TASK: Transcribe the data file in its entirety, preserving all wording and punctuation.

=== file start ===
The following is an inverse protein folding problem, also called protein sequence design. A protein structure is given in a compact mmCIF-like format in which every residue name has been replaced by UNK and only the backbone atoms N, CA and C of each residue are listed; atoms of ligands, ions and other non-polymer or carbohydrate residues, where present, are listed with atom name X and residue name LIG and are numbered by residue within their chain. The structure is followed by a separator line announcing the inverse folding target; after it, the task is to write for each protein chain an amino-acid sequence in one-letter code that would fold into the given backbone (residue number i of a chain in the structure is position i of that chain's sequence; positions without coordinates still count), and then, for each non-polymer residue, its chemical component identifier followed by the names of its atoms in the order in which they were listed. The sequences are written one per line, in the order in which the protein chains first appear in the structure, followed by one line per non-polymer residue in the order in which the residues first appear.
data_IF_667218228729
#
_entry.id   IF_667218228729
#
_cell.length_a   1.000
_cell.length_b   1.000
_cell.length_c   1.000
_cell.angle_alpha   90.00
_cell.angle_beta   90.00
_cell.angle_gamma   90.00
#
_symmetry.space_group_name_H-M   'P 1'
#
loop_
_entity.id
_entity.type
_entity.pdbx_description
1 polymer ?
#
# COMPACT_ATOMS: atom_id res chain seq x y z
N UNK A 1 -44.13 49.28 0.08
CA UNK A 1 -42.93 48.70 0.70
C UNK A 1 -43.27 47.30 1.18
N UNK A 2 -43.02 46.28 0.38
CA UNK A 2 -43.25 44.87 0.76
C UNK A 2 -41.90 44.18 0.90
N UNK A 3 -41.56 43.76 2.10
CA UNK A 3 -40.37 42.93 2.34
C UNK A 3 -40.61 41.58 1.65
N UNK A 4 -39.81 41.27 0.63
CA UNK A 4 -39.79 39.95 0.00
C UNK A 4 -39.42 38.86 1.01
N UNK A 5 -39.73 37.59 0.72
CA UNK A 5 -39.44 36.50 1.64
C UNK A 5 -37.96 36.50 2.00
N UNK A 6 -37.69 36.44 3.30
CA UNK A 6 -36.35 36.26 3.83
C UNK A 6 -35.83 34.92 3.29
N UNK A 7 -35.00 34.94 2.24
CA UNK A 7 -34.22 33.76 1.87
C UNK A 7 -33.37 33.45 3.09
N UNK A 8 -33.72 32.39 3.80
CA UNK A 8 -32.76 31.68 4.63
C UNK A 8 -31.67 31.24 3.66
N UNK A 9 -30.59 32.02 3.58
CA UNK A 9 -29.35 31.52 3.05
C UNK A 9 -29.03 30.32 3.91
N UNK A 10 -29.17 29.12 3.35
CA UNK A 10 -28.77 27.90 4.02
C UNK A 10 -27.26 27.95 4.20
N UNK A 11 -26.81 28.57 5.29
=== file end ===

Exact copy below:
The following is an inverse protein folding problem, also called protein sequence design. A protein structure is given in a compact mmCIF-like format in which every residue name has been replaced by UNK and only the backbone atoms N, CA and C of each residue are listed; atoms of ligands, ions and other non-polymer or carbohydrate residues, where present, are listed with atom name X and residue name LIG and are numbered by residue within their chain. The structure is followed by a separator line announcing the inverse folding target; after it, the task is to write for each protein chain an amino-acid sequence in one-letter code that would fold into the given backbone (residue number i of a chain in the structure is position i of that chain's sequence; positions without coordinates still count), and then, for each non-polymer residue, its chemical component identifier followed by the names of its atoms in the order in which they were listed. The sequences are written one per line, in the order in which the protein chains first appear in the structure, followed by one line per non-polymer residue in the order in which the residues first appear.
data_IF_667218228729
#
_entry.id   IF_667218228729
#
_cell.length_a   1.000
_cell.length_b   1.000
_cell.length_c   1.000
_cell.angle_alpha   90.00
_cell.angle_beta   90.00
_cell.angle_gamma   90.00
#
_symmetry.space_group_name_H-M   'P 1'
#
loop_
_entity.id
_entity.type
_entity.pdbx_description
1 polymer ?
#
# COMPACT_ATOMS: atom_id res chain seq x y z
N UNK A 1 -44.13 49.28 0.08
CA UNK A 1 -42.93 48.70 0.70
C UNK A 1 -43.27 47.30 1.18
N UNK A 2 -43.02 46.28 0.38
CA UNK A 2 -43.25 44.87 0.76
C UNK A 2 -41.90 44.18 0.90
N UNK A 3 -41.56 43.76 2.10
CA UNK A 3 -40.37 42.93 2.34
C UNK A 3 -40.61 41.58 1.65
N UNK A 4 -39.81 41.27 0.63
CA UNK A 4 -39.79 39.95 0.00
C UNK A 4 -39.42 38.86 1.01
N UNK A 5 -39.73 37.59 0.72
CA UNK A 5 -39.44 36.50 1.64
C UNK A 5 -37.96 36.50 2.00
N UNK A 6 -37.69 36.44 3.30
CA UNK A 6 -36.35 36.26 3.83
C UNK A 6 -35.83 34.92 3.29
N UNK A 7 -35.00 34.94 2.24
CA UNK A 7 -34.22 33.76 1.87
C UNK A 7 -33.37 33.45 3.09
N UNK A 8 -33.72 32.39 3.80
CA UNK A 8 -32.76 31.68 4.63
C UNK A 8 -31.67 31.24 3.66
N UNK A 9 -30.59 32.02 3.58
CA UNK A 9 -29.35 31.52 3.05
C UNK A 9 -29.03 30.32 3.91
N UNK A 10 -29.17 29.12 3.35
CA UNK A 10 -28.77 27.90 4.02
C UNK A 10 -27.26 27.95 4.20
N UNK A 11 -26.81 28.57 5.29